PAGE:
Wednesday, December 8, 2010

Rock Star

We have our difficult days with Ryan but a lot of the time Ryan cracks me up. For Christmas this year Ryan is desperate for a "pedal drum set" and I am desperate for him not to get one. He has been drawn to music since he was around one years old. He got his first play guitar for his second birthday. It was a wiggles guitar, his favorite show. He would play it none stop for hours every day. I thought he would get tired of it and move on to a different toy but he never did.
He got other guitars throughout the years and he still puts on shows in our living room. He will even watch music performances on TV and copy the performers moves. I remember one time I taped the finale of American Idol for him and the band Kiss was playing. He got so upset when they broke a guitar at the end of their song that he cried for awhile.
Ryan will still play with guitars but now he is interested in microphones, headsets, a keyboard, and lastly a drum set. In our house where Excedrin is considered a daily vitamin, I am not too thrilled of the drum set idea. But it is all Ryan can talk about so Santa has one for him under a sheet in our garage. The other day a flier came in for Toys R Us with drum sets in there. Ryan carried it around with him the entire day, petting the pictures of the drums and showing all his friends. Then he even took it to bed with him. He told me he is saving his allowance money for a drum set just in case Santa does not bring it to him.
Ryan's love for all things musical has always amused me. Here is a boy who will cover his ears and cry at the sound of a lawn mower but he will sing on the top of his lungs and play a mean pretend show. One of his therapists laughed one day and told me it would be something if Ryan grow up to be some sort of music star. I know that whatever Ryan chooses to do with his life, I will be there cheering the loudest for him.

Thursday, December 2, 2010

Did I hear you right

A lot of the therapies for sensory processing disorder seem very strange. I remember when Ryan's therapist first introduced us to brushing Ryan with a surgical brush every three hours throughout the day. I wish I had a camera that day because I am sure the look on my face was priceless. I think I said something along the lines of, "You want me to brush my child, like his whole body, and this will help him how?" His OT laughed and explained how brushing him would give him sensory input which would allow his sensory system to relax.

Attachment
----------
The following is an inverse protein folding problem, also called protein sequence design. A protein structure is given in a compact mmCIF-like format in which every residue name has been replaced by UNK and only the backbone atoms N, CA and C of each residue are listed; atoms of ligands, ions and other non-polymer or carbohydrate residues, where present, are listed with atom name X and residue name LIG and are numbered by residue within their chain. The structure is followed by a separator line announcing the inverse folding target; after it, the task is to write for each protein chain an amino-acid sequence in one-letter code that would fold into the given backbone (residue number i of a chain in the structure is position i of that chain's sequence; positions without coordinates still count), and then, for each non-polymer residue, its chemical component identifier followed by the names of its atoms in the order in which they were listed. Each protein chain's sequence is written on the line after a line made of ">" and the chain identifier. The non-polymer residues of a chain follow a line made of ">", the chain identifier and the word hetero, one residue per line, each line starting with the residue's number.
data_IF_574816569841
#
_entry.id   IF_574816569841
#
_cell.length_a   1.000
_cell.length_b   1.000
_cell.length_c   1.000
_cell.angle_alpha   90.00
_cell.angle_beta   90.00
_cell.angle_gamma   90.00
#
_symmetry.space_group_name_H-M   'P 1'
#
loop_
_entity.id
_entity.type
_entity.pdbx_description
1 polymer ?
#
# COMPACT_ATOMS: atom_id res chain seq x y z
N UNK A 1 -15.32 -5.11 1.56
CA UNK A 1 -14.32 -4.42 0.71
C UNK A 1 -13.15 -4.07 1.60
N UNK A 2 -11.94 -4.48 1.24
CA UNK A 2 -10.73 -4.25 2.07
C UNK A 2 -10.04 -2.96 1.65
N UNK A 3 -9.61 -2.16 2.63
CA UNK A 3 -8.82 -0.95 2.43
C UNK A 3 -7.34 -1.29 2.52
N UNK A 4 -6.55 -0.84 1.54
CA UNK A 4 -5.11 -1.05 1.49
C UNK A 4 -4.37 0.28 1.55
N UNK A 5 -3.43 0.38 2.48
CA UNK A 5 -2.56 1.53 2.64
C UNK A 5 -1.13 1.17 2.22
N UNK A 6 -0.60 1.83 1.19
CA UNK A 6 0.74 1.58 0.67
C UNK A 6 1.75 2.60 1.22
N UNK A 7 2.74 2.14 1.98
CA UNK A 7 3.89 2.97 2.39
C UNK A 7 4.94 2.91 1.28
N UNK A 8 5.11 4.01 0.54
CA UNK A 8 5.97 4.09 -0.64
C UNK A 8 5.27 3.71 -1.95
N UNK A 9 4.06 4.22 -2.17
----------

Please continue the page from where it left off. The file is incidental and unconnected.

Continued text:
Even though it was one of the oddest things I had heard, I was desperate to help Ryan and willing to try anything. So I brushed him. Ryan was not very fond of the brushing at first and I had to chase him through the house and pin him down to brush him. Soon enough he was asking for it though.
I never got use to brushing Ryan. I always felt embarrassed when I brushed him, especially in public. I did not notice if it made any difference to his behavior so we stopped doing it after a few weeks. It just was not working for our family.
Brushing was not the only odd therapy we tried. We tried compression vests, jumping on trampolines (which we purchased for Christmas), and gluten free casein free diets. Most of these therapies did not work for us though we did find some very helpful therapies through our therapists. I do not know if the motivation to try all these therapies comes more from guilt or desperation. It is probably a combination of both. I know that with Ryan I felt an overwhelming urge that it was my responsibility to "fix" him. I felt that the buck stopped at me and if Ryan was not eating healthy or making friends that it was my fault and I needed to fix it.
After living with the diagnoses for a few years I now know that it is not my fault and it is okay if Ryan does not act like the other kids or that he does things just right. I am here to help him on his journey in life but he decides the journey.